Getting to the Heart of 'Epicenter'
What to Know
In seismology, the epicenter is the place on the surface of the earth above the origin of an earthquake, whereas the hypocenter is the actual starting point within the earth. Epicenter, rather than center, is frequently used figuratively to add rhetorical flair when something is located at the center of an activity, crisis, etc., as it carries the notion of geologic consequence.
Whenever an earthquake strikes, you will likely to hear the word epicenter in the news coverage that follows. In seismology, the epicenter refers to the part of the earth's surface directly above the focus of an earthquake. This contrasts with the lesser-known word hypocenter, which refers to the focus itself; that is, the place of the earthquake’s origin.
What Does 'Epicenter' Mean?
Deriving from Greek by way of Latin, the prefix epi- means “upon” or “over,” among other things. So it makes sense that the epicenter sits above the site where the activity of the earthquake takes place.
The weak earthquake was recorded at 12:02 p.m. with the epicenter located not far from the intersection of Retta Mansfield Road and Lillian Road in rural Rendon.
— NBCDFW.com, 8 July 2019
We occasionally see epicenter used figuratively to mean “center”—essentially, the place where an activity is localized:
Vienna, he realized, owing to its peculiar "bourgeois crisis," was the epicenter of this great convulsion, as it was also the cradle of psychoanalysis; and so he concentrated his study on the Viennese experience.
— Hugh Trevor-Roper, The New York Times Book Review, 27 Jan. 1980
In September 1989, Walter Yetnikoff, freshly out of drug rehab at the Hazelden Clinic, found himself at the epicenter of a multi-billion-dollar deal.
— Kim Masters et al., Vanity Fair, June 1996
Home to more than 150 wineries, Walla Walla Valley is the epicenter of wine tourism in Washington state.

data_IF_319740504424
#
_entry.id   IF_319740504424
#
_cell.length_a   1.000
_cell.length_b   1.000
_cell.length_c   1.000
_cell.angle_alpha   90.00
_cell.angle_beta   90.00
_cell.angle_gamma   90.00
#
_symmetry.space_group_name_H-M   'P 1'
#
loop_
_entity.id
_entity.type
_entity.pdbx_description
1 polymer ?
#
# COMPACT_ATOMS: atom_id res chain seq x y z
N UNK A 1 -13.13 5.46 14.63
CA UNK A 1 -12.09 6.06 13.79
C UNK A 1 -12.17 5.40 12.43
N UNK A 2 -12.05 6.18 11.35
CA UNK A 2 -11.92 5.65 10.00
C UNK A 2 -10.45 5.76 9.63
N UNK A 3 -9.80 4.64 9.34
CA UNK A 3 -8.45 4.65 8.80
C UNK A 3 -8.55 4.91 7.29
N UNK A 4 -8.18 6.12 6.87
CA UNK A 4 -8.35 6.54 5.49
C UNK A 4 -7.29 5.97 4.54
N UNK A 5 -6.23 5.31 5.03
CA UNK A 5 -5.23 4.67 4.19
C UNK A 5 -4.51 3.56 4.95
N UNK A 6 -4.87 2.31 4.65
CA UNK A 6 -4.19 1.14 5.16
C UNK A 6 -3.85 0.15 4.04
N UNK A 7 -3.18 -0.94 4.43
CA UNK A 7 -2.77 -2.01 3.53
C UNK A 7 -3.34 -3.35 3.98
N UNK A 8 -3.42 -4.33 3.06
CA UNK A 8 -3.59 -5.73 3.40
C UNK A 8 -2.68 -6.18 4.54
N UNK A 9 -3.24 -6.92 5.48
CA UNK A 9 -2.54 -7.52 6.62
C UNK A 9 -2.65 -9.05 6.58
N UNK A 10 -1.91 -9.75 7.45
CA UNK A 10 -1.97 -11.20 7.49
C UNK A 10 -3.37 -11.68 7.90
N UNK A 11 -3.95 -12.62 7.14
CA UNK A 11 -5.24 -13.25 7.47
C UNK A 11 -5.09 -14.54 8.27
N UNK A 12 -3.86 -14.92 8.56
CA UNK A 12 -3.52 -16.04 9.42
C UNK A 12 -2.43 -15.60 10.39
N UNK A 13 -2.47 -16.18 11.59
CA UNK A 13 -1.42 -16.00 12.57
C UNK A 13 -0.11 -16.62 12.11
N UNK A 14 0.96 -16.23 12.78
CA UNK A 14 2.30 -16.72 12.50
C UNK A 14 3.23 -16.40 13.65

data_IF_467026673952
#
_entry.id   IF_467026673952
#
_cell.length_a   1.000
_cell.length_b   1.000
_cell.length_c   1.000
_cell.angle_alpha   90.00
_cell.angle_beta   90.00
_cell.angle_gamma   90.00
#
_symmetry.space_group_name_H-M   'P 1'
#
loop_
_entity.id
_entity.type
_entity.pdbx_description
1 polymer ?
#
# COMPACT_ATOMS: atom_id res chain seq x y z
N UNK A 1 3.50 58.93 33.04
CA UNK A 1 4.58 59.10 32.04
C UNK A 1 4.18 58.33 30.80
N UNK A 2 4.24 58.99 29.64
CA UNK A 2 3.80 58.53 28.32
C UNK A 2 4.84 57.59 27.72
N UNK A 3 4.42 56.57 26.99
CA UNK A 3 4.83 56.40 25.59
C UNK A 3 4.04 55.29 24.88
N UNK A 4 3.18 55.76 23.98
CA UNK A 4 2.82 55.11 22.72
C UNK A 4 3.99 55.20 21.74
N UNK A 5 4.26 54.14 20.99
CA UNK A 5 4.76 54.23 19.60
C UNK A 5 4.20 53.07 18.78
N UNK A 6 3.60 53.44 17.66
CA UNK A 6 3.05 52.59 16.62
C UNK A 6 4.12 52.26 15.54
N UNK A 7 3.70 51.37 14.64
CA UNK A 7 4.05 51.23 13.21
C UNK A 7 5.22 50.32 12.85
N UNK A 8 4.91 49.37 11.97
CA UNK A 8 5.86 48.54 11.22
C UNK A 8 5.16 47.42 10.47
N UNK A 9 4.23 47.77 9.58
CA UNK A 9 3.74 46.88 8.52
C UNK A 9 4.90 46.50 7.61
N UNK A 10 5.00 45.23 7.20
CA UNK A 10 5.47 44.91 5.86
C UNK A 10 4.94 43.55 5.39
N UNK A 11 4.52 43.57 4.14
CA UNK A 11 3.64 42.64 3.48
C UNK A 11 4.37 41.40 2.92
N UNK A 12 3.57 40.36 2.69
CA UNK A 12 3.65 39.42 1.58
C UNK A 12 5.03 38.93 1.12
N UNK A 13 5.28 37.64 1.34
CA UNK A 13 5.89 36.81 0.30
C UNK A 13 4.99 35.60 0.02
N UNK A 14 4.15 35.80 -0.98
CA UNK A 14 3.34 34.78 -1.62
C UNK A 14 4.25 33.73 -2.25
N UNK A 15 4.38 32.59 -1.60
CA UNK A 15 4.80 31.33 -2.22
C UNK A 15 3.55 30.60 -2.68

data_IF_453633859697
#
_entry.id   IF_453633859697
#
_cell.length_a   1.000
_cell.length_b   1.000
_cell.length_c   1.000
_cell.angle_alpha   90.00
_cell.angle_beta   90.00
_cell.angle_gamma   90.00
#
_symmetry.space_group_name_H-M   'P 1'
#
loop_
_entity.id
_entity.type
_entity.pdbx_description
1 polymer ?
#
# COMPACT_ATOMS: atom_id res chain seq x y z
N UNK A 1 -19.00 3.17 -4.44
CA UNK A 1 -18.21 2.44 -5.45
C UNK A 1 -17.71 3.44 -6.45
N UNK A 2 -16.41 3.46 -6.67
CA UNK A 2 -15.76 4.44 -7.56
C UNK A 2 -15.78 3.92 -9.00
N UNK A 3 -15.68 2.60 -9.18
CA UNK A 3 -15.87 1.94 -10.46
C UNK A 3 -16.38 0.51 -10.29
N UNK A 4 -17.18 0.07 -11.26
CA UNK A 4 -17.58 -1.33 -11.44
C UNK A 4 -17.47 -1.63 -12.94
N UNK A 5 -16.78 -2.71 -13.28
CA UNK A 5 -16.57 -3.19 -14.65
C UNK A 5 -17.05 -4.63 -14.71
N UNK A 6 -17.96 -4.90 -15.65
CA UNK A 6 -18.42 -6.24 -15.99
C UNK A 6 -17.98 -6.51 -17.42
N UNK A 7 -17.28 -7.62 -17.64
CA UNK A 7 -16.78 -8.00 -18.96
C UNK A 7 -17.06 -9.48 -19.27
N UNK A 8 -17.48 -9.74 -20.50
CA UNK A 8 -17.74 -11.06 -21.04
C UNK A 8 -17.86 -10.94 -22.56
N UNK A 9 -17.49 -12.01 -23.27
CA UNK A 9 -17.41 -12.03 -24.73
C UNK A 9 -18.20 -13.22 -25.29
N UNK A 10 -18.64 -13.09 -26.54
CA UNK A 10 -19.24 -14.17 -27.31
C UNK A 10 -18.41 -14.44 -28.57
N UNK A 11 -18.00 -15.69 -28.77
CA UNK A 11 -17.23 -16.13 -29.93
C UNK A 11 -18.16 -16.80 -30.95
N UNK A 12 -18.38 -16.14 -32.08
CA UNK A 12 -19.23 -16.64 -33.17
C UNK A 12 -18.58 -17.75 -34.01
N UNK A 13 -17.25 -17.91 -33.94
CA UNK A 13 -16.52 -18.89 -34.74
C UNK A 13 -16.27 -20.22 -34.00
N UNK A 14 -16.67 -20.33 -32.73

— Wine Enthusiast, November 2013
When Walker County was identified as the epicenter of Alabama’s opioid crisis, it was no surprise to residents who watched as drugs brought death and devastation down upon their families, neighbors and communities.
— Ashley Remkus, AL.com, 29 July 2019
After all, should the worst happen, which of course it would not, they were already at the epicenter of a swarm of cardiologists!
— Peter Straub, “Mr. Aickman’s Air Rifle,” 2007
While this use is very common, it has been the subject of criticism by usage commentators. Part of the reason has to do with its drift from the word’s seismologic origin—when speaking of earthquakes, the center and the epicenter are not the same thing. An epicenter is located above, not amidst, where the activity of the earthquake takes place.
Another basis for the objection is that center doesn’t seem like a word that should require any enhancement. Ideally, something is situated at the center or it is not. Sure, you can speak of something being located in the exact center—as a bull's-eye sits in the exact center of a dartboard, which implies that there is a notion of an approximate center.
But the fact that center can be used without concern for geographic exactness (as in “a restaurant in the center of town”) generally doesn’t require center to be modified in a way that makes it more of a center than something else. Nevertheless, sometimes people fall into the kind of speaking habit where they want to enhance a word for a rhetorical purpose: it’s not just the center of the activity, it’s the epicenter.
The thought behind this use seems to be that adding the extra syllable might somehow enhance the meaning of the original word. (This manner of speaking could fall into the same category as penultimate, which some speakers try to use to mean “the most ultimate,” even though penultimate carries a meaning already distinct from ultimate.) But even though this sense of epicenter is defined as, simply, "center," it's still English we're talking about here: superfluous prefixes are rarely a disqualifying feature.